Check your ground wire
Is it securely attached to the vehicle's chassis with a good contact to clean metal? Your ground wire should ideally be 18" long at most — a longer ground wire can cause noise problems. Improper grounding causes most system noise problems.
Check your gain structure
After you've set the gain on your amplifier, check for system noise (or hiss) with the engine off. Insert a blank tape (or put your CD player on pause), and turn the volume way up. If you hear an unusual amount of hiss, reset your gain structure by reducing the gain on your amplifier so that your receiver is supplying more signal in order to reach the same volume level. Experiment until you eliminate the hiss or reduce it as much as possible. A tiny bit of hiss is OK. You won't hear it while driving.
Are you hearing engine noise?
Any amp installation can be prone to engine noise. You may hear a whining or clicking sound (its pitch will vary with engine speed). Since most noise problems come from a poor ground, always make sure your ground wire is connected firmly to bare metal in the event of a noise problem. You can also try isolating your amp from the chassis of your vehicle by mounting it on a board or using rubber grommets or feet; using a different brand of patch cables; or, only if all else fails, installing a noise suppressor . The tricky part is figuring out which step or steps to take. Please read the rest of this section and try some of the simple tests.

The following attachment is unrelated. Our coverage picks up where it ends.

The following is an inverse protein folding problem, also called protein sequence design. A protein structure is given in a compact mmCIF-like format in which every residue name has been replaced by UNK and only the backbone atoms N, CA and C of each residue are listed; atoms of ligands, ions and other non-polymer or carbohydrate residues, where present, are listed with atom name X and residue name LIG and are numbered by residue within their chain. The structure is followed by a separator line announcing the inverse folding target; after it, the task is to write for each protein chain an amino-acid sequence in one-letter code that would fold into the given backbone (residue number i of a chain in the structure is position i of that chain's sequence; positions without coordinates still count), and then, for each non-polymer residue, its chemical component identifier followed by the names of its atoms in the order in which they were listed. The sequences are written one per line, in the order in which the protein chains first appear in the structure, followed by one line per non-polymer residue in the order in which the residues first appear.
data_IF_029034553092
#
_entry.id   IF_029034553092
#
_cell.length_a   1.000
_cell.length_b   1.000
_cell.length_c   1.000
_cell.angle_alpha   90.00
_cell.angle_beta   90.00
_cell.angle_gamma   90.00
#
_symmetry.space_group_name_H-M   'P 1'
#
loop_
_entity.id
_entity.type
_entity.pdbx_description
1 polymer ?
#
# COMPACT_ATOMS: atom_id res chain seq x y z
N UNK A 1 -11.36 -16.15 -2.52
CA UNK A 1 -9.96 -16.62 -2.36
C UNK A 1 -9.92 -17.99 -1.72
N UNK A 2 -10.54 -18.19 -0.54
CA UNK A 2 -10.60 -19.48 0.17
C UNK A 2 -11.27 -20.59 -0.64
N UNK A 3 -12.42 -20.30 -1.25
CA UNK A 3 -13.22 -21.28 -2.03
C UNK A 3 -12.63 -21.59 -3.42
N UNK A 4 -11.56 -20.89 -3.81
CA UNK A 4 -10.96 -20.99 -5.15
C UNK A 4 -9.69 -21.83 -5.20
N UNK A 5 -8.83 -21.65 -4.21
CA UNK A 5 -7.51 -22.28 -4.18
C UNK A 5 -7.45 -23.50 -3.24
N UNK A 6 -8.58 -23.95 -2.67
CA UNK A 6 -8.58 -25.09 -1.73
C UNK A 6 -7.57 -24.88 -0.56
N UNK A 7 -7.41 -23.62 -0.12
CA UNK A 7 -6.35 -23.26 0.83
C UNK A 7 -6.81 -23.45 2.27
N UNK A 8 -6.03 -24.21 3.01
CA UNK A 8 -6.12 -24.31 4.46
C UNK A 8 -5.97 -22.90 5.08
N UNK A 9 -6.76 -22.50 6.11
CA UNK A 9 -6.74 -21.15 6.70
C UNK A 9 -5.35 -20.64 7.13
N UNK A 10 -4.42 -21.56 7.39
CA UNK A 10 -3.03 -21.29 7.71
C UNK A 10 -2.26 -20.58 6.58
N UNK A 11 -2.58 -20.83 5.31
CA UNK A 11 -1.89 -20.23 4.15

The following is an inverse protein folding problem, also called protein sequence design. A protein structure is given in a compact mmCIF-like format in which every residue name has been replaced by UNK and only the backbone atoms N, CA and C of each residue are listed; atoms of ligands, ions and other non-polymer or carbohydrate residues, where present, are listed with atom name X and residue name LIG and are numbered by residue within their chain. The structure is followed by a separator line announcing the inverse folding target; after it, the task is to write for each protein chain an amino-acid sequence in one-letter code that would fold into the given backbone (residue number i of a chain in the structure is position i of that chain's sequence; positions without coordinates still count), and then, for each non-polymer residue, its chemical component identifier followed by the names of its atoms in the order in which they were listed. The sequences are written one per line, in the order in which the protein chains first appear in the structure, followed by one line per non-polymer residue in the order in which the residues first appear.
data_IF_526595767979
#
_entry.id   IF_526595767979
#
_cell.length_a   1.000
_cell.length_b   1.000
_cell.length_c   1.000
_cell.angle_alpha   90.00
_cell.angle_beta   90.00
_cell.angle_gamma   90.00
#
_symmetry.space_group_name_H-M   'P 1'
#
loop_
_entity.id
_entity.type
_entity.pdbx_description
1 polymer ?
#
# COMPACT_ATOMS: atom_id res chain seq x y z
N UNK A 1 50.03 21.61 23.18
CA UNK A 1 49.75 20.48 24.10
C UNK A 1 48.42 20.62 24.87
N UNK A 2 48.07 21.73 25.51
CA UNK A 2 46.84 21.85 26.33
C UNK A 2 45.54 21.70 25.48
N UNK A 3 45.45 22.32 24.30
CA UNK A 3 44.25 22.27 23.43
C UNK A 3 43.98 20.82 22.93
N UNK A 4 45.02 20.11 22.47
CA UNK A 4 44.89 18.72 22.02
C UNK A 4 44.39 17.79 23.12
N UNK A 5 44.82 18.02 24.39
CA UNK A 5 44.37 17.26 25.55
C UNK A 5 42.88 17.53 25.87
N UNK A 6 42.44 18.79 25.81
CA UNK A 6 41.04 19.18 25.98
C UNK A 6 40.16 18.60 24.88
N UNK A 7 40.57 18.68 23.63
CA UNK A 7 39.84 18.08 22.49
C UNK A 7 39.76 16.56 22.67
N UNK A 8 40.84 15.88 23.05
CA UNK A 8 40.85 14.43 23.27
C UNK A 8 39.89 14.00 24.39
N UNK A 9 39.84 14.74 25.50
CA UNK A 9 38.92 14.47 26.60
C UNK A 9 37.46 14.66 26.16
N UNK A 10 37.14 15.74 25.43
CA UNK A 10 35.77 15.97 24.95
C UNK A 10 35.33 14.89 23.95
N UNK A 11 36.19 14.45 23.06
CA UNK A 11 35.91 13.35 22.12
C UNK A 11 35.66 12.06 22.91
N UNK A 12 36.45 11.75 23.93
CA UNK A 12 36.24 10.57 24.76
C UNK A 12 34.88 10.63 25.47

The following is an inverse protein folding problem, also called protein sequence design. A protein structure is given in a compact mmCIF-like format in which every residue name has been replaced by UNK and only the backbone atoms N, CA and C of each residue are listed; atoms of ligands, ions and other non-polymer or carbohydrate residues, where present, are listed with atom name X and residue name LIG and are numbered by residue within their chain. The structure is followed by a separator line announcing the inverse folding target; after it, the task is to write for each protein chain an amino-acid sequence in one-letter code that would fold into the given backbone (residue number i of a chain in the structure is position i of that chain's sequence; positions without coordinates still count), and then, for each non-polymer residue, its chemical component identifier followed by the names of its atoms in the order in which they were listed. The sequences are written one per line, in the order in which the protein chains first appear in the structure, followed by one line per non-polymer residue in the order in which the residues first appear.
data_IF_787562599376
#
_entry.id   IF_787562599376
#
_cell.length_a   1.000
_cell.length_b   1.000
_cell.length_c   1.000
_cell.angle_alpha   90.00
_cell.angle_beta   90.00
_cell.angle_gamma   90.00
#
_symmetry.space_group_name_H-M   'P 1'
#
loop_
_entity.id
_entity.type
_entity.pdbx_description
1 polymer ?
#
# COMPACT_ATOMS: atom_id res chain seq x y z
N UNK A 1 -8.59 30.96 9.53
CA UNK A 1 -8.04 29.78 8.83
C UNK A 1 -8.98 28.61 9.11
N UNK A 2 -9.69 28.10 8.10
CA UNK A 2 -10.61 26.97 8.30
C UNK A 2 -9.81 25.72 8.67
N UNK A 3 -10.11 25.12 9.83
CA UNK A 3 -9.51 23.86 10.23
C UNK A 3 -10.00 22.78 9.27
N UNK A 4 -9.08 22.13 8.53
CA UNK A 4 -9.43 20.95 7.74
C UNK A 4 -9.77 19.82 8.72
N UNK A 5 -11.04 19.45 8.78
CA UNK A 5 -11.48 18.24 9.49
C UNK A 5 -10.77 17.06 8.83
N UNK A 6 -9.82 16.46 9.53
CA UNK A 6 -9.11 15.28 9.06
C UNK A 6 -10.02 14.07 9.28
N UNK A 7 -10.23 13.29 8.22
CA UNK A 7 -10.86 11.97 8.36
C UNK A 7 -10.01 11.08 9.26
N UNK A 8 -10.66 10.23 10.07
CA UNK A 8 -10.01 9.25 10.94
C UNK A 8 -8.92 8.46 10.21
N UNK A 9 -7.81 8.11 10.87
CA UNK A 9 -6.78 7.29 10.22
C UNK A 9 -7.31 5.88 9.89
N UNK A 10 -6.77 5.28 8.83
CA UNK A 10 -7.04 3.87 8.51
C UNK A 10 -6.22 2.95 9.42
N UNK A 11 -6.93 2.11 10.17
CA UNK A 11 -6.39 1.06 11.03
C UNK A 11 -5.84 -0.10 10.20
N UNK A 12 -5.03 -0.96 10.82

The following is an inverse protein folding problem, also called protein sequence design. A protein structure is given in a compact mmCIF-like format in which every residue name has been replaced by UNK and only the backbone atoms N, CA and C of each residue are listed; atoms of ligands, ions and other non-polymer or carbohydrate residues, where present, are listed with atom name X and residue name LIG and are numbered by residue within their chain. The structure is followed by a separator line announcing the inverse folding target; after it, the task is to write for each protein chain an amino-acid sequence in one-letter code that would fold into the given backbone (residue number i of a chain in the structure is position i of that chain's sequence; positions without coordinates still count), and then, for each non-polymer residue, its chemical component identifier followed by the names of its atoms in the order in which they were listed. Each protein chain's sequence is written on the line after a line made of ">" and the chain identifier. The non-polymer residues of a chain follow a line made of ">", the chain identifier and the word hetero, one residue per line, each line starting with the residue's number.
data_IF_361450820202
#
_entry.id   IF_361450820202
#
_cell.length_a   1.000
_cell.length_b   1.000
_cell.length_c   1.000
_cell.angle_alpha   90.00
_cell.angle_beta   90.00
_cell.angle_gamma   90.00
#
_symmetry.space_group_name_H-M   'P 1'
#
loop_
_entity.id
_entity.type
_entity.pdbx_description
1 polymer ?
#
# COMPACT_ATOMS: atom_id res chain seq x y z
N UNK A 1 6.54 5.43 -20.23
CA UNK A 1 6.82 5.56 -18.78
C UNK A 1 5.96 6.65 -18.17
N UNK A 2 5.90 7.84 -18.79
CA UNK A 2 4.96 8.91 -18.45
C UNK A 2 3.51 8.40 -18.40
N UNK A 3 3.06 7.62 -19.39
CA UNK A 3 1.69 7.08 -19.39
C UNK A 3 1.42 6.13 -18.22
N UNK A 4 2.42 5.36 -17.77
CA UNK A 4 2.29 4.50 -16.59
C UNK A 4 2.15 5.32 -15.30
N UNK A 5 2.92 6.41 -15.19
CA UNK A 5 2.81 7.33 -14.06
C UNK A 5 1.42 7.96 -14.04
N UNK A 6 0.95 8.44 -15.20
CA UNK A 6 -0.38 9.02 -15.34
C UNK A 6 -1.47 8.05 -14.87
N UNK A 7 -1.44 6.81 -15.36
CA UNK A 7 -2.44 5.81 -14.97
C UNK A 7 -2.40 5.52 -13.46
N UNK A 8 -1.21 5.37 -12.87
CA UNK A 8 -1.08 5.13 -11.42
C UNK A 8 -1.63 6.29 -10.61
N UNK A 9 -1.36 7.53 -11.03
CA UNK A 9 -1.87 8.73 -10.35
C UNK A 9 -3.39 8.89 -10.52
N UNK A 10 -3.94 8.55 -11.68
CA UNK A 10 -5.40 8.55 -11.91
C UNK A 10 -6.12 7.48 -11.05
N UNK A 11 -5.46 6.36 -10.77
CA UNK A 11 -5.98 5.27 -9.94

Patch cables with a "twisted pair" design help reject noise
Noise in the patch cables
Noise can be picked up by the RCA patch cables connecting your components. To test this, detach the cables from your amp. (Note: A small number of amplifiers mute themselves when patch cables are removed. To defeat the automatic mute, insert one side (left or right) of a spare patch cable into the amp's left and right input jacks.) Turn on your system and engine. If the noise is gone, reconnect the cables to the amp, and disconnect them from your receiver. If you hear the noise, your patch cables are definitely picking it up. Try re-routing them, taking care to separate them from your power cable by at least 18 inches. Also, newer cars may have a cable that provides power to computers and lights in the rear of the vehicle — make sure that your patch cables aren't too close to this cable.